India’s Drug Problem
India is a world leader in generic drug manufacturing. Their previous policies for food and pharmaceutical patents paved the way for this. Since India’s entry into the World Trade Organization (WTO) in January of 1995 there has been an increasing push for reform of India’s patent laws. While there have been reforms made to the patent laws to comply with WTO regulations, they contain vague and somewhat easily exploitable language. It is without question that affordable generics medications produced in India are necessary throughout the world especially in places like India. This essay will examine a compromise for both sides of the situation so that medications can be received by those who need them the most.
India’s first patent law in 1911 was solely structured on process patents. This means that one could only patent the ways used to create the product not the product itself. India gained its independence in 1947, and immediately started reforming the Indian Patents Act. The Act was finally put into law in 1970. This law still only guaranteed process patents on food and pharmaceuticals; in essence this part of the law had not changed from the original 1911 law (Patents and the Law). The final iteration of the Patents Act debut in 2005, it contains a very important provision. Section 3d in essence describes what is patentable, and gives the right by the Patents Office to grant a compulsory license (CL) for the manufacture of necessary pharmaceuticals. P. H. Kurian granted the first of these CL’s on March 12, 2012 (p10 A big step forward). The article A Big Step Forward points out that all Natco, an Indian drug manufacturer, had to do was prove that it made the substance sorafenib using a different process than Bayer. This allowed Natco to sell the drug at a 97% decrease in price (p.12). Bayer’s profits are most certainly massively cannibalized by this competitor.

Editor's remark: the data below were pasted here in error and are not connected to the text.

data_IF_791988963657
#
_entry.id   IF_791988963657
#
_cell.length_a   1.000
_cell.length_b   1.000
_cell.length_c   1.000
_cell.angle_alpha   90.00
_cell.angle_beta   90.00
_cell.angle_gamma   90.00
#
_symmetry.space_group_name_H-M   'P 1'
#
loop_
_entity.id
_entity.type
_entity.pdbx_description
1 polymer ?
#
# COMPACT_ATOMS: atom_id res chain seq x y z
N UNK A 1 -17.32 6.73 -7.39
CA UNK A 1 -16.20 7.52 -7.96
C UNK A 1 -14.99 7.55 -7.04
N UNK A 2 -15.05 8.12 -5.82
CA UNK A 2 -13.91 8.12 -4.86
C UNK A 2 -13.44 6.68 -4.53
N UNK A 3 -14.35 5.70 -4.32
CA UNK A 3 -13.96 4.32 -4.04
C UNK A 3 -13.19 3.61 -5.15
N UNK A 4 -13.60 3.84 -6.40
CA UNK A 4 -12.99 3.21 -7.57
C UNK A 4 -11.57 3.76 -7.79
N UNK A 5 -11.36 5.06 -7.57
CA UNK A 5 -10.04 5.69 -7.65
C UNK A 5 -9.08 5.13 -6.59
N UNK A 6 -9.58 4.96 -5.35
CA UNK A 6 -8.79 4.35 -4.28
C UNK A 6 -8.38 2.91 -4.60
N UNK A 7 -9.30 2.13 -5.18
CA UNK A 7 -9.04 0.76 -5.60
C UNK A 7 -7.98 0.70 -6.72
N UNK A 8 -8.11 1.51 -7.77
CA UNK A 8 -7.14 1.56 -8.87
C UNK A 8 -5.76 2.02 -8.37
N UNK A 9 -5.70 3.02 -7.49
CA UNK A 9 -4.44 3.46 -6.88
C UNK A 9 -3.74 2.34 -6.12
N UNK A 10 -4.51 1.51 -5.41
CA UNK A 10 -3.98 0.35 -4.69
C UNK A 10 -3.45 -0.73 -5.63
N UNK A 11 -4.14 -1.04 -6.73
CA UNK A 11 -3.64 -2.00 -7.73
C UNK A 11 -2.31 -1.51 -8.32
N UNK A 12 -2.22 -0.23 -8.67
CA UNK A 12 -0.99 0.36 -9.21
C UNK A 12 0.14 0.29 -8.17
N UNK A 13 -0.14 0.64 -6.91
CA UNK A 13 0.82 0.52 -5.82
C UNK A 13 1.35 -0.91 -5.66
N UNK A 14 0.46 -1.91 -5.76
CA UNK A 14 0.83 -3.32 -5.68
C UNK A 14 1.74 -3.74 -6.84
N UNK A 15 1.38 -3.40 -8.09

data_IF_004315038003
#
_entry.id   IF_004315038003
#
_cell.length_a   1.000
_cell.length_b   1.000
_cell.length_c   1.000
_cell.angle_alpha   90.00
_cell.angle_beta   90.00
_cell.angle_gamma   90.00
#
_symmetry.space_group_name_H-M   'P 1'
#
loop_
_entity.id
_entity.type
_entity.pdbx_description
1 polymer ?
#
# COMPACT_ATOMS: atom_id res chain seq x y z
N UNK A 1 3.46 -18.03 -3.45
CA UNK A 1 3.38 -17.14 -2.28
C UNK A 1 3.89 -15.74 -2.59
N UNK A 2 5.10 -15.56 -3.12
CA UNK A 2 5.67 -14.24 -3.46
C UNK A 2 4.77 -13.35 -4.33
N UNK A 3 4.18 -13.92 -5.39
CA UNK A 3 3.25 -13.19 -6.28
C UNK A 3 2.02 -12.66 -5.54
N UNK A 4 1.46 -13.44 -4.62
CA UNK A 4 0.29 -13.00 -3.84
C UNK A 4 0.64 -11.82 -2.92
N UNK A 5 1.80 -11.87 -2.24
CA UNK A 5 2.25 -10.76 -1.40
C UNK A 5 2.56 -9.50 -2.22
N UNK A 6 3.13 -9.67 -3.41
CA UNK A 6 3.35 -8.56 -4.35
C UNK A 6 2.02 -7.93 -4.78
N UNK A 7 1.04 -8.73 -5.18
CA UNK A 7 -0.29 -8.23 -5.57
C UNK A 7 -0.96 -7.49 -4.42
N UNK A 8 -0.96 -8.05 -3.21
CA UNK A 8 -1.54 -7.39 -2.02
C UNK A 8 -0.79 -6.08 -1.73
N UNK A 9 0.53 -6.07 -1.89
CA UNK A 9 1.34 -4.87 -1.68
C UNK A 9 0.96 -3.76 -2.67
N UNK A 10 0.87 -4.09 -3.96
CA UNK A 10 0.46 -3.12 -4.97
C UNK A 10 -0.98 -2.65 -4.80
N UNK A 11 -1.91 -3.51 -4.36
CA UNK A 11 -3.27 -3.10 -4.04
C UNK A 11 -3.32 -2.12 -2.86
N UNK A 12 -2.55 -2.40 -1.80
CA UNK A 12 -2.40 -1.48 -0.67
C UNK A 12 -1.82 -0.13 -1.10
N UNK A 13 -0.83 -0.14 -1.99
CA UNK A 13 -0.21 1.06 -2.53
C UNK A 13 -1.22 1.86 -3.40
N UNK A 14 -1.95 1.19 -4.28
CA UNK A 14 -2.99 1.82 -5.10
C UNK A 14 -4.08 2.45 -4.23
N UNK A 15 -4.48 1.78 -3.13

It is not only companies operating under...